His game really blossomed at Sunrisers East Cape with coach Adi Birrell who reckoned the time to blood him in T20s was perfect. He told ESPNCricinfo, “His alignment was very good. He runs in straight, follows through straight, and not much can go wrong with his technique…This is his time. He is at the top of his game. Too often, not only South Africa but teams in general go for the young guys with potential, instead of picking the guy who is at the absolute peak of his powers. You need to win the trophy now, and so right now you need people that are in form.”
SA coach Rob Walter had duly found his death bowling quality irresible. Bracketed as a Test special after he picked 14 wickets in a first-class game for South Western Dricts and even included for a longer format series which he missed due to injury, Baartman had put in effort to change that constricting perception. Birrell and Sunrisers captain Markram did the rest in slotting him for the precise role. “He looks for the tough overs. And we trusted him with the big overs: at the back end of the Powerplay and the death,” the coach had said.
Unusual beginnings
In 2021, Baartman won the inaugural Makhaya Ntini Power of Cricket award, given to one who “demonstrates the ability for this game to change lives and communities”, just as it did for the Proteas bowling legend. Baartman arrived in franchise cricket from the absolute peripherals of a sporting outpost Oudtshoorn, a sleepy town in West Cape province.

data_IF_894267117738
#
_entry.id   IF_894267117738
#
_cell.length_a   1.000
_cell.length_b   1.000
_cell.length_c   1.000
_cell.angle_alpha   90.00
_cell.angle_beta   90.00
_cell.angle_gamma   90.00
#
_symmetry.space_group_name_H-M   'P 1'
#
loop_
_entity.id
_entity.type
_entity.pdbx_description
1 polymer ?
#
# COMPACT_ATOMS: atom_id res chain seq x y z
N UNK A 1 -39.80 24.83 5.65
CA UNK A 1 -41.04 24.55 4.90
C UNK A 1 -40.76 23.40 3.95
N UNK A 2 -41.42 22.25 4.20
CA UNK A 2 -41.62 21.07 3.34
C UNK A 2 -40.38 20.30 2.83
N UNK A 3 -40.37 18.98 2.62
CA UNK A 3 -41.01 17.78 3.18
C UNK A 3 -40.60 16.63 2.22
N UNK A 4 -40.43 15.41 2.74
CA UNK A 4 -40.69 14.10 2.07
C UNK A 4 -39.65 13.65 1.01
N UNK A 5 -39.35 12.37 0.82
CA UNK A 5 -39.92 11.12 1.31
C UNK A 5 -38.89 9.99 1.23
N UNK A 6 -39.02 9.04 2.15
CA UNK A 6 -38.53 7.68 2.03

Unlike most Proteas, Baartman didn’t go to a fancy private school. His yorkers – and equally the quick reflex caught and bowleds after he cramps toes – aren’t his only takeaways from street-cricket upbringing. Like most from remote dusty towns, Baartman was asked to focus on studies, and let go off private schooling where privileged cricket thrives.
His mother Maria Baartman, who raised him single-handedly, was pivotal. “She was my hero when I was young because my father wasn’t part of my life at that stage. She’s the one who raised me and she’s the one who was always there. When I was stressed and worried, she was the one who calmed me down,” he told
Perhaps the Saffers needed a player whose cricketing pathway wasn’t neatly paved on well-manicured private fields, with resources available at every step. Maybe they needed someone who worked out solutions himself, grew a canny streetsmart brain on his own, to bowl the tough overs with composure.
Baartman’s 20th over – W 0 W 1 0 W – helped Proteas halt their losing streak in white ball cricket against Netherlands, as he drew comparisons to Kyle Abbott’s death over smarts. Ottneil Baartman isn’t your typical South African cricketer, and just as well, for he knows to hold his nerve.